Sep 3, 2023
Martin Goodson

Living Yogacara by Tagawa Shun’ei

Book Review by Martin Goodson

The Yogacara school demystifies many aspects of Zen Buddhism that are often left unsaid. Though written from the perspective of the Hossō tradition, this title is still very useful for Zen practitioners.


Wisdom Publications

The foundations of what became known as the Mahayana development are obscure and uncertain. 

Unlike Martin Luther nailing his 95 theses against the Catholic Church’s practice of indulgences to the door of a church in Wittenberg in 1517, we have no single point in time that indicates the start of a ‘Reformation’ in Buddhism.  Change in Buddhism is more often due to extended dialectics mirrored by sutras compiled over decades or even centuries.

It is sometimes stated that Mahayana Buddhism has two great pinnacles. The first is Mādhyamaka, who greatest exponent is the great 2nd century sage Nagarjuna. His teaching of sunyata translated into English as ‘emptiness’ is perhaps better known as a central teaching of the Mahayana. But humans have a tendency always to push an idea to an extreme. Even though the Buddha declared in his parable of the raft that his teachings are for ‘crossing over with and not for seizing hold of’, later exponents of Mādhyamaka tended towards a nihilism that threatened to make all teachings obsolete. This threat was countered by the founders of what became known as Yogacara, literally the ‘yoga-practice’ school. This is the second pinnacle of Mahayana.

Yogacara, also known as the ‘Mind-only’ or ‘Consciousness-only’ school of Buddhism, enters the historical record sometime in the 4th century, its founder being Asanga who, it is said, received these teachings from the future Buddha Maitreya who sits in the Tushita heaven awaiting his final rebirth. Asanga’s half brother happened to be Vasubandhu who compiled an Abhidhamma used by the Sautrantika school and still used by Tibetan and Far East Tantric schools, prior to his conversion to Mahayana by his half-brother. Vasubandhu went on to help Asanga promulgate the Yogacara teachings. 

The teachings of the Yogacara answer the question created by the Buddha’s own teaching of ‘No-I’ (anatman). How is it that if the self is a delusion there exists in people such a sense of continuity from day-to-day, week-to-week and year-to-year? Yes, there is change over time but traits, tendencies and characteristics often persist over a lifetime; how is this if there is not a single entity that is not ‘static’ and resilient to change?

The Yogacara answer to this question is the alaya or ‘store-consciousness’, a repository of karmic seeds awaiting the time for their fruition and creating the psycho-physical organism of a being. These seeds gather together creating matrices of like-to-like which produce areas of stability in the personality. This ‘store’ is not the only innovation in the Buddhist theory of Mind that Yogacara posits. They also created what is known as the 7th consciousness - manas [1]. Manas is the reflective function of Mind that gazes upon the alaya and mistakes itself as something distinct from the action of the seed store, a self in other words. It is this arrangement that is the delusion of ‘I’ in Yogacara theory.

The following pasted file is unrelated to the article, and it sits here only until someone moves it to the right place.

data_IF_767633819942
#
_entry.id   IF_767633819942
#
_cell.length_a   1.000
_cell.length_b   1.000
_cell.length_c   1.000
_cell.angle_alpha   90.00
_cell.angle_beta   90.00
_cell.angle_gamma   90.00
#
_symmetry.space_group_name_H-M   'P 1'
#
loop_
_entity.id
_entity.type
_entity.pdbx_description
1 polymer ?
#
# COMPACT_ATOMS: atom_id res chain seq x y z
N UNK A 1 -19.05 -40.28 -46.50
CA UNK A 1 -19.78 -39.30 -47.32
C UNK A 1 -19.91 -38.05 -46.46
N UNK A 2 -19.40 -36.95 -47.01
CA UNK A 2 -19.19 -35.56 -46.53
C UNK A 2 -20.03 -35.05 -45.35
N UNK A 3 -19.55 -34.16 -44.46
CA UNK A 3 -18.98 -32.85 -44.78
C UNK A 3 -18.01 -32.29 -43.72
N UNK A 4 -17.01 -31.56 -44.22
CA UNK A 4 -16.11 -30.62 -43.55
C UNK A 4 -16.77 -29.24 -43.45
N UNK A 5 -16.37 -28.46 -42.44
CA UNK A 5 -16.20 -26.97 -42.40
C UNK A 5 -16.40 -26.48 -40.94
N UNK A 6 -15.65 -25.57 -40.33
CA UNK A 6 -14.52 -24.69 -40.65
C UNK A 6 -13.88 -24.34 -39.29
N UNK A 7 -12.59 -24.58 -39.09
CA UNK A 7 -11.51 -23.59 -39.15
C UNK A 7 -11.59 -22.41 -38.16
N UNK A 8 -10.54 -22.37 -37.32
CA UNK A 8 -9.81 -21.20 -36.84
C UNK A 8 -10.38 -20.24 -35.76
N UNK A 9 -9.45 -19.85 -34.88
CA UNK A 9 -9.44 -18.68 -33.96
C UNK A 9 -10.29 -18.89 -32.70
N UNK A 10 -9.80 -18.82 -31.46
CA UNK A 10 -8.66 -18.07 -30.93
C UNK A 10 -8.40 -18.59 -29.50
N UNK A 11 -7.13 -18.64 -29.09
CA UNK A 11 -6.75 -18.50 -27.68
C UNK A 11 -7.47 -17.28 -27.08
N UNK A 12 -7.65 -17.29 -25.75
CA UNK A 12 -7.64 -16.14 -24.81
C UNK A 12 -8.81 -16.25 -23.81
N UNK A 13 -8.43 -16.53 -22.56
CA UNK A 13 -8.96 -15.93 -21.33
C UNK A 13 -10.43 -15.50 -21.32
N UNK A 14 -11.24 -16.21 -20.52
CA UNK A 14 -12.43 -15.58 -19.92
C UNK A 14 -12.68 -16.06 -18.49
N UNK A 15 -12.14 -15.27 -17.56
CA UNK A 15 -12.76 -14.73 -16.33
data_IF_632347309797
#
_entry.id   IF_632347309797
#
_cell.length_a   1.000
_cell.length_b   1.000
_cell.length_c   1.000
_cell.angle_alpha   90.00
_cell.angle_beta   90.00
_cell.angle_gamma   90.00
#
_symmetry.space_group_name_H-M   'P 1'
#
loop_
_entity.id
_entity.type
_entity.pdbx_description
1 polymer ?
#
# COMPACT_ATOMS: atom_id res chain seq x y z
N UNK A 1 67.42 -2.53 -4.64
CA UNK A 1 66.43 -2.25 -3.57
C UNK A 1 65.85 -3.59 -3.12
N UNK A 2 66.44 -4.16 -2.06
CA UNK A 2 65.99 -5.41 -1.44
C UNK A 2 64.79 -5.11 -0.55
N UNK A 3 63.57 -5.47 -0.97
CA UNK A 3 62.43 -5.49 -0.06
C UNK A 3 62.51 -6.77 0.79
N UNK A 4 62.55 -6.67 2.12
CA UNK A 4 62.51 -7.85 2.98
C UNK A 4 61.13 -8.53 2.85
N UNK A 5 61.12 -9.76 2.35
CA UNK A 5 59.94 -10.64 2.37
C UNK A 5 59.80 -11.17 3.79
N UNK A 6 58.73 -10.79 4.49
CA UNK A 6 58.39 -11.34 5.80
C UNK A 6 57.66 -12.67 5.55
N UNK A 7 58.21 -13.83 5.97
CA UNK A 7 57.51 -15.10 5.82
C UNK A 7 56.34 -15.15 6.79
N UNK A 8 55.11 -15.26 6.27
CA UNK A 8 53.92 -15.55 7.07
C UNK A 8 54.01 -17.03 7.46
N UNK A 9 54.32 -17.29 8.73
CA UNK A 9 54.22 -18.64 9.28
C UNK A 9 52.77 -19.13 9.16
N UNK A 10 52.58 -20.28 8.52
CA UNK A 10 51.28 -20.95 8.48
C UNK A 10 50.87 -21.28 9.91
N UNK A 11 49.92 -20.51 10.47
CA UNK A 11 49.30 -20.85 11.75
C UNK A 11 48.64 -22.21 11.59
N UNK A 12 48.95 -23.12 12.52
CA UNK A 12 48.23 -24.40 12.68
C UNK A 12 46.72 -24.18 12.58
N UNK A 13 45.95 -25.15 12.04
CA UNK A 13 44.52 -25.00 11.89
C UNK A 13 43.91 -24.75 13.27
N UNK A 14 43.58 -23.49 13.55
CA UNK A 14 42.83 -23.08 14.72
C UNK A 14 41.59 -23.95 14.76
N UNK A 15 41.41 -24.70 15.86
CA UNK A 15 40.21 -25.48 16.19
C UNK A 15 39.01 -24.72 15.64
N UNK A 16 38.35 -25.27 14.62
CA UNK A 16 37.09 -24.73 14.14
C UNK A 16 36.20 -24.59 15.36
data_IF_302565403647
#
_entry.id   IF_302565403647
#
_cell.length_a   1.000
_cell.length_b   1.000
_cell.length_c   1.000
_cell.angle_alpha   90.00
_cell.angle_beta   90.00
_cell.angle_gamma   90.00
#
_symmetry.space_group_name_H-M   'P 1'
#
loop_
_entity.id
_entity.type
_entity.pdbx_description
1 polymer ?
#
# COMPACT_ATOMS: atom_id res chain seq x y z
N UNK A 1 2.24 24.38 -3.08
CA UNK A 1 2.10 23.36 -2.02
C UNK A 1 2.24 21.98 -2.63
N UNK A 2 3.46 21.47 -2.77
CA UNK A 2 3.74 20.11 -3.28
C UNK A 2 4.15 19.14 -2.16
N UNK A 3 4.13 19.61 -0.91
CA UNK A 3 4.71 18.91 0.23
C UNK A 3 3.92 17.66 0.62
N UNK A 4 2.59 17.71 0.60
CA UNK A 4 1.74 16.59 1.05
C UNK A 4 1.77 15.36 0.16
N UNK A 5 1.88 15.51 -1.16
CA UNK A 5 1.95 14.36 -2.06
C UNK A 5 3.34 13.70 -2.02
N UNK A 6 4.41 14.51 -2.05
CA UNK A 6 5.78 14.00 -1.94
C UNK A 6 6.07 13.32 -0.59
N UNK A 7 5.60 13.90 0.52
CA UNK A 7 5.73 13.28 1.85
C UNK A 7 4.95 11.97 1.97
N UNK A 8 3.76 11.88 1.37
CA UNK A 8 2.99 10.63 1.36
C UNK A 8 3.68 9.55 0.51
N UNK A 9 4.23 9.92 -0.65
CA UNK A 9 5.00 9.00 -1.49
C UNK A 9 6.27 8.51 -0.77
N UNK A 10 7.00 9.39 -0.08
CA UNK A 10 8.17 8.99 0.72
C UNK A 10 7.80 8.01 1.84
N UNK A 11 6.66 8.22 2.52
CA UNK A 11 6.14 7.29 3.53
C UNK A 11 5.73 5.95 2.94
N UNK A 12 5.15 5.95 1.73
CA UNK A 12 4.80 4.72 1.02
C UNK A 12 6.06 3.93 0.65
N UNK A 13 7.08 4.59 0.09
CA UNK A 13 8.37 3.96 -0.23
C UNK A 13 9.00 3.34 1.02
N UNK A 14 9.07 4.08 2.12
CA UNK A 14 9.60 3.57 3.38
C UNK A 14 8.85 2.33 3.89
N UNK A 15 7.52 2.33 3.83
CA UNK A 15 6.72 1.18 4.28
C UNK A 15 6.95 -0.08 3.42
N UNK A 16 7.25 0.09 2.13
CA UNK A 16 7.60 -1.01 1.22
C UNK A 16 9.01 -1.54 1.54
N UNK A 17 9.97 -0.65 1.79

This school was not without its differences, as there were disputes about some of the details. For example, does each being have their own alaya or is there one alaya that we all share? Vasubandhu opted for the former whereas the Zen school went for the latter. 

This major innovation, in the theory of mind, forms the central topic of the book Living Buddhism by Tagawa Shun’ei, the abbot of Kōfukuji monastery in Nara, Japan, which is the headquarters of the Hossō school.

The Hossō school is one of the surviving descendants of the original Yogacara school, which no longer exists in its Indian form. So, he is well placed to take on the task of translating these teachings of high psychological sophistication into the realm of everyday experience. This book provides a necessary bridge between what reads as a rather abstract, if profound, philosophy and a practical path of Buddhist liberation.

As is to be expected from a living tradition there has been further innovation since the early days of Yogacara’s inception and the author takes us through them, showing their necessity for understanding and walking the Buddha’s path in this tradition.

Is it necessary for a Zen student to understand these teachings in order to train in Zen? Probably not. However, I think there are two important reasons why Zen students here in the West should make the effort to understand how these teachings impact on practice. The first reason is that Yogacara and scriptures such as the Lankavatara Sutra, which expounds on this teaching, has strong historical associations with the Chan/Zen schools. According to legend it was the Lankavatara sutra that the First Patriarch of Zen, Bodhidharma, brought with him from India to China. The other is that many Western Zen students partake in an ‘oven-ready’ version of Zen that takes for granted a Buddhist world-view which is part and parcel of the culture and day-to-day religiosity of lay life. This does not exist in the West and so we must work harder to delve into and understand this world view if we are to make it our own and thus increase the likelihood of Buddhism, and our Zen school, putting down good roots for future generations.

[1] The first six consciousness are those outlined in the teachings of the Eighteen Dhatus in early Buddhism namely: visual, auditory, tactile, gustatory, olfactory & cognitive. Manas is the 7th with the alaya being the 8th consciousness.

(Living Yogacara by Tagawa Shun’ei; tr. & Introduction Charles Muller;  pub. Wisdom Publications Boston 2009)

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